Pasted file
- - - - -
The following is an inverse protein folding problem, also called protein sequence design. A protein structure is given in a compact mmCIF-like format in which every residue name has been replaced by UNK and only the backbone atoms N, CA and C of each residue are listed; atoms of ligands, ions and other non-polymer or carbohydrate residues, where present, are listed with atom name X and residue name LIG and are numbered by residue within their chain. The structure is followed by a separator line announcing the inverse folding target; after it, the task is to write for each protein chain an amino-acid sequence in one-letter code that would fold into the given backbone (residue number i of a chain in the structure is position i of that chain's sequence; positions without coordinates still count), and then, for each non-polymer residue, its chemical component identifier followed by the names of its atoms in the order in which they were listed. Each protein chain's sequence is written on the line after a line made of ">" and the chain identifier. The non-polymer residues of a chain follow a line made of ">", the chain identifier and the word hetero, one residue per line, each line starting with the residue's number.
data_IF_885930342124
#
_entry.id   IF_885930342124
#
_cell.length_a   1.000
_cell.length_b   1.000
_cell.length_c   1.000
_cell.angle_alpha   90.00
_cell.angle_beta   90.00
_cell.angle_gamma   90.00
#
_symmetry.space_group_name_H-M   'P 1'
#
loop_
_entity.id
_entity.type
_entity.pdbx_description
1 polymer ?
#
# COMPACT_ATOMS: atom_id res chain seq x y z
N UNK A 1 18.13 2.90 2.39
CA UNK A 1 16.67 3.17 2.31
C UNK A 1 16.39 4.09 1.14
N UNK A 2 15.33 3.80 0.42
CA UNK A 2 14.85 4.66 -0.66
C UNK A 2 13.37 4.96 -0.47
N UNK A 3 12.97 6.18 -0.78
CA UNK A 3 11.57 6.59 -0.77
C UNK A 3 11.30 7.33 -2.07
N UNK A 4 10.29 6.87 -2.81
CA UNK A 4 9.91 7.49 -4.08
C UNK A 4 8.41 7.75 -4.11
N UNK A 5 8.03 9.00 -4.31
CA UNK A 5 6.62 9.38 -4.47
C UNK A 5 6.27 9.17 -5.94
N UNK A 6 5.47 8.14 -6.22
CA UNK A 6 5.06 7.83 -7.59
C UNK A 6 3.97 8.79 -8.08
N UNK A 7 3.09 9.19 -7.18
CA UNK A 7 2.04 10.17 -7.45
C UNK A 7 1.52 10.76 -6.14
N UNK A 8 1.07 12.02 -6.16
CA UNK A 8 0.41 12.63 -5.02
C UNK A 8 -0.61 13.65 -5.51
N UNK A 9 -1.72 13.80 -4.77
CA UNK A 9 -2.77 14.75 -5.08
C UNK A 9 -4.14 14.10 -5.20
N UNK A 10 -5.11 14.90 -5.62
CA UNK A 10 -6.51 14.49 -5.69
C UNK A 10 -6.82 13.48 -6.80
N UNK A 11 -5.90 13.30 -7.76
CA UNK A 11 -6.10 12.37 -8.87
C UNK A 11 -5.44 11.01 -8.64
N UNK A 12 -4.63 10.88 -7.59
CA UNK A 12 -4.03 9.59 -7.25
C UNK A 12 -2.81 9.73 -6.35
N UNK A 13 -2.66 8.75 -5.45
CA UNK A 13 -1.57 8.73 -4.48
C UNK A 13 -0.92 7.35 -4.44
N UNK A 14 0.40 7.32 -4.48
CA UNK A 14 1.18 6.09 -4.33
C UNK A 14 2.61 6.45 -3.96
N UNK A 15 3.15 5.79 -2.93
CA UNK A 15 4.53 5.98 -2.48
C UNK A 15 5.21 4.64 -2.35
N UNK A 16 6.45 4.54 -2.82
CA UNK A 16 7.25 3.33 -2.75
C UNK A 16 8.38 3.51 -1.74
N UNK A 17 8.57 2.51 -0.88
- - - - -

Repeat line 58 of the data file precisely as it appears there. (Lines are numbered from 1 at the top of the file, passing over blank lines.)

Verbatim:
N UNK A 13 -2.66 8.75 -5.45